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This information from - http://www.nfesc.navy.mil/amphib/causeway/past.html

The idea to use hollow, sheet steel boxes as pontoons and pontoon-assembled structures originated in 1935. The standard pontoon unit and the principle of stringing such units together was developed in 1939 by Captain John N. Laycock of the Bureau of Yards and Docks and subsequently tested during 1940 and 1941. [Note: further information can be found in "The Seabees of World War II" (ref. 1) and the Pontoon System Manual (ref. 2).]

When the United States entered World War II, the Navy was faced for the first time with the problem of landing and supplying large forces where conventional harbor facilities were occupied by the enemy. Naval officers conversant with invasion landing problems foresaw that many problems could be solved with assemblies of pontoon strings and conceived that they might be used for wharves, docks, piers, lighters, tugs, and special-duty barges. The importance of the contribution to the war effort made by the Seabees and their pontoons cannot be overemphasized.

During World War II, PHIBCBs were designated Naval Construction Battalions, Pontoon, and were generally called Pontoon Operating Battalions. Pontoon-barge-mounted 75-ton booms unloaded PT boats from carriers under the noses of the Japanese in the Solomons. Pontoon-floating drydocks serviced damaged small craft in many parts of the world. Barge-mounted cranes deepened harbors, and loaded and unloaded vessels. In the campaigns of Sicily, Normandy, Italy, and the Philippines, causeways were indispensable in the rapid unloading of vehicle-borne cargo from LSTs. Rhino and smaller barges ferried cargo ashore, and pontoon tugs retrieved broached craft from the beaches, helped tow barges, and assisted in the installation of piers and wharves.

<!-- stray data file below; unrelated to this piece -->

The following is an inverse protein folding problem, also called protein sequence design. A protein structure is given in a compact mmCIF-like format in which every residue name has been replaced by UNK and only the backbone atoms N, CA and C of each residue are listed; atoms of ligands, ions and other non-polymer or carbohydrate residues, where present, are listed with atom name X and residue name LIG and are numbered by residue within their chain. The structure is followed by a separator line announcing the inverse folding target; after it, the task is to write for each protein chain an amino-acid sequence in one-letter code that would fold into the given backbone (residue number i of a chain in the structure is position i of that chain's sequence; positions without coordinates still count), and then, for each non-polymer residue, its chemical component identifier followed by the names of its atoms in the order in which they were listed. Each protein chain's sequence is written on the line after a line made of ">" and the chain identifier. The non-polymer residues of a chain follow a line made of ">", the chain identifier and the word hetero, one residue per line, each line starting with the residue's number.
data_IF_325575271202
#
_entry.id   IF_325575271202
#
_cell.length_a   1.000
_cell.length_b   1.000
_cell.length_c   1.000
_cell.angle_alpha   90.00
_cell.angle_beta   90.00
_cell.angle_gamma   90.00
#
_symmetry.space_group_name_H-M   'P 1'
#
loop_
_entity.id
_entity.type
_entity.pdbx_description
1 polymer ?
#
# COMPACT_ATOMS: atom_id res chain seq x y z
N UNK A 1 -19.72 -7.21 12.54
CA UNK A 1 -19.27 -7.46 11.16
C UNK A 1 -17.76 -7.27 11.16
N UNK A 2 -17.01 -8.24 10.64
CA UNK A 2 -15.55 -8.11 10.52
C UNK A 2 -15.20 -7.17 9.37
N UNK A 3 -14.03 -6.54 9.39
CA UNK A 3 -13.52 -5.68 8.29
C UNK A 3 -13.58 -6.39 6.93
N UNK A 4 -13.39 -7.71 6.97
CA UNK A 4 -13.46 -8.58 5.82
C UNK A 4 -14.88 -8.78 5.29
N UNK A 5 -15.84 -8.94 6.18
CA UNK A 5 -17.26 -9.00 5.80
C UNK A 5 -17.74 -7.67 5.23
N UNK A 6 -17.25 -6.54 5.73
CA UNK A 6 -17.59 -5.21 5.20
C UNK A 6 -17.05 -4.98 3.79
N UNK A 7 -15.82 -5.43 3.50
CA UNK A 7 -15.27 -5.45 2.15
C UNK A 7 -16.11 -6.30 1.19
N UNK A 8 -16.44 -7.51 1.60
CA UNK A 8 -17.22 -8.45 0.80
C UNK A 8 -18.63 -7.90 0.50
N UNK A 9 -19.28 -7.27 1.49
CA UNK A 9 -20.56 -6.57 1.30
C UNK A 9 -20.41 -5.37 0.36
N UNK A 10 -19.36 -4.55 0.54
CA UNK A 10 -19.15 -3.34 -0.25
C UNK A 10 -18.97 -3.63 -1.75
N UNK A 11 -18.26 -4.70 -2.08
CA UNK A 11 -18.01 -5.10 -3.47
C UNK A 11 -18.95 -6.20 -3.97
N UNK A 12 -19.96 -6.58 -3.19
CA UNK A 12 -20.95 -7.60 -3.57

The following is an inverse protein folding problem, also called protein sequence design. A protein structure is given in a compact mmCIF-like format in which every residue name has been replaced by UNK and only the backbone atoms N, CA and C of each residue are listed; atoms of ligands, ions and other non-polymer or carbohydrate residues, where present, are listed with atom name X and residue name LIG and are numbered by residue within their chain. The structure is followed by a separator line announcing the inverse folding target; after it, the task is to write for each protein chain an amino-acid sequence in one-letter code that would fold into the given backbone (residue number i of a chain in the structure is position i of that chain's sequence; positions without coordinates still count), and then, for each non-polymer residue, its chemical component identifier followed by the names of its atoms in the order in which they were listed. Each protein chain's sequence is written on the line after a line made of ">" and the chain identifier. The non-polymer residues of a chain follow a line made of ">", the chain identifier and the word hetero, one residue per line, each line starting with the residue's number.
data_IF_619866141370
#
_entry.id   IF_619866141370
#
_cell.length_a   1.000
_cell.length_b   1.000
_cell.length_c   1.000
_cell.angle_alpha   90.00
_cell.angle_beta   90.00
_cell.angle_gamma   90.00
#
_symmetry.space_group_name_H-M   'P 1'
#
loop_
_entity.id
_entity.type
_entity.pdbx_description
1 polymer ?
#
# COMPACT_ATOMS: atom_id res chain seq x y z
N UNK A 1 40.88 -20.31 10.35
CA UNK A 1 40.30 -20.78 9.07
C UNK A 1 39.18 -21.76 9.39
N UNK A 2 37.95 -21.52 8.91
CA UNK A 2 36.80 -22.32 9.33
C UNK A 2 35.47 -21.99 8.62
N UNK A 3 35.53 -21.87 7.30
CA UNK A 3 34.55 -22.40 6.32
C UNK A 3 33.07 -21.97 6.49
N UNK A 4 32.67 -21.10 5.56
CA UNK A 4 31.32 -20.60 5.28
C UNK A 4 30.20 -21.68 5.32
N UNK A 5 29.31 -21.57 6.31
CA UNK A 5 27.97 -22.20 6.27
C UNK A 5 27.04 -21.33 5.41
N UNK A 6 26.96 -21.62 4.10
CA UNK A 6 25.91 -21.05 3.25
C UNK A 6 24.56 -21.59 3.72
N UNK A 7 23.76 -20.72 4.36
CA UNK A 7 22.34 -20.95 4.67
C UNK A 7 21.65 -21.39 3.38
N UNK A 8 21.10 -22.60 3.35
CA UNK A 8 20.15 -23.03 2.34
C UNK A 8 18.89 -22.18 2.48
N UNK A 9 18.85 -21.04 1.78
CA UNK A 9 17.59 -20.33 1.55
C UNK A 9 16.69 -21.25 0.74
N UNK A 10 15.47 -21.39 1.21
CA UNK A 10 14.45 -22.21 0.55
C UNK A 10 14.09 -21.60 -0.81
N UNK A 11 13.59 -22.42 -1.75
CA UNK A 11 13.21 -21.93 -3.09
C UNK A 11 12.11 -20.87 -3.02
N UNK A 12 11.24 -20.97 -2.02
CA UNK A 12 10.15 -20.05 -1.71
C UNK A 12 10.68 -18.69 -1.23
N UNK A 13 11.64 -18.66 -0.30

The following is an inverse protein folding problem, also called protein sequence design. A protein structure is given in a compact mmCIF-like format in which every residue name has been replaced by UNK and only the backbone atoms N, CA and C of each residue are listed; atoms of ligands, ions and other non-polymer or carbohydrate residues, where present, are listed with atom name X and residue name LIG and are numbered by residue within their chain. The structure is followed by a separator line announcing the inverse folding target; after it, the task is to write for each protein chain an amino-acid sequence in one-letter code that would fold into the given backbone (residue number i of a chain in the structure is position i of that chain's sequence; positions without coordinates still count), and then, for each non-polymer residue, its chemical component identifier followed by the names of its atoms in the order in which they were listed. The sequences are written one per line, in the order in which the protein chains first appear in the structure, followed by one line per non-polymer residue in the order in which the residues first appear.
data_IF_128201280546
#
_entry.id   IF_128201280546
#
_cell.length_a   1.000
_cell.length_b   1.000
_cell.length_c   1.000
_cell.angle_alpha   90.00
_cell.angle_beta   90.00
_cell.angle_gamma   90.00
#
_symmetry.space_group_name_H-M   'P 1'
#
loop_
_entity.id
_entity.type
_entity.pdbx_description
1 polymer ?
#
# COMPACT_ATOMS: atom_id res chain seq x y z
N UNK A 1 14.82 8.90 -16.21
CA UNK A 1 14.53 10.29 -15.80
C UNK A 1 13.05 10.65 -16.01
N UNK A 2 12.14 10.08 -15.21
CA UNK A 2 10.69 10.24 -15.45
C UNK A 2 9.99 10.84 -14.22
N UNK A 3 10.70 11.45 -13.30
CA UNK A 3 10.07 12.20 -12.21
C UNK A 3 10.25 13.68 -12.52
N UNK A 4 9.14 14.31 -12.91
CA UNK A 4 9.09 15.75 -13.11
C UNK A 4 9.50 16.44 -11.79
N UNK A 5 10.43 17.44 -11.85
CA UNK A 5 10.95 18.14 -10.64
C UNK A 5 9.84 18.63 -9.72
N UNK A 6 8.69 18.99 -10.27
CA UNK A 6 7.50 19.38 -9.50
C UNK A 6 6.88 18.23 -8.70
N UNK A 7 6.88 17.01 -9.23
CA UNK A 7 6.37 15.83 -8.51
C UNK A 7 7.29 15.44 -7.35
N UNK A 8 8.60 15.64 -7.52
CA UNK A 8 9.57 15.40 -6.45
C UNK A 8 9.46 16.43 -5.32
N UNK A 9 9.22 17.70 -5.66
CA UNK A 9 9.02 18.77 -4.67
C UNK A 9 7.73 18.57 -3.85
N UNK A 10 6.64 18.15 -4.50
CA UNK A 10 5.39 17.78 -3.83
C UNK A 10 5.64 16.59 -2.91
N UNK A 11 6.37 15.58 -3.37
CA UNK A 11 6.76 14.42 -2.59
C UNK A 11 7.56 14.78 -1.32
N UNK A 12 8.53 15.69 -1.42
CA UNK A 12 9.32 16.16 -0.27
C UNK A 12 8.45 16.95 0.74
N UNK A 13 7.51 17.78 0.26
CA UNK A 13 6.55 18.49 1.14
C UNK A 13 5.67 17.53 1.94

All over the world, pontoon piers, wharves, and bridge units were used to create harbors or to increase the facilities of existing ones. It was learned during the invasion of Sicily that pontoon causeways provided an excellent method of rapidly unloading vehicle-borne cargo from LSTs. The shallow water of the southern beaches of Sicily effectively prevented LSTs from moving in close enough to shore to discharge troops and cargo. Consequently, the enemy made preparations for an assault from the North where the water was deeper. By using causeways between LSTs and the shore, allied troops and cargo were landed on the southern beaches and achieved the element of surprise.

Click photo to enlarge.

Detail of pontoon secured to side of the ship (Morris Smith, LST 887, 54-55).

Pontoon dropped.  (Morris Smith, LST 887, 54-55).

Pontoon being retrieved.  (Morris Smith, LST 887, 54-55).

Pontoon stowed for sea (LST 887 website).

Pontoon used to unload vehicles from LST. (NFESC home page, see address below).

This text and final picture from - http://www.nfesc.navy.mil/amphib/causeway/past.html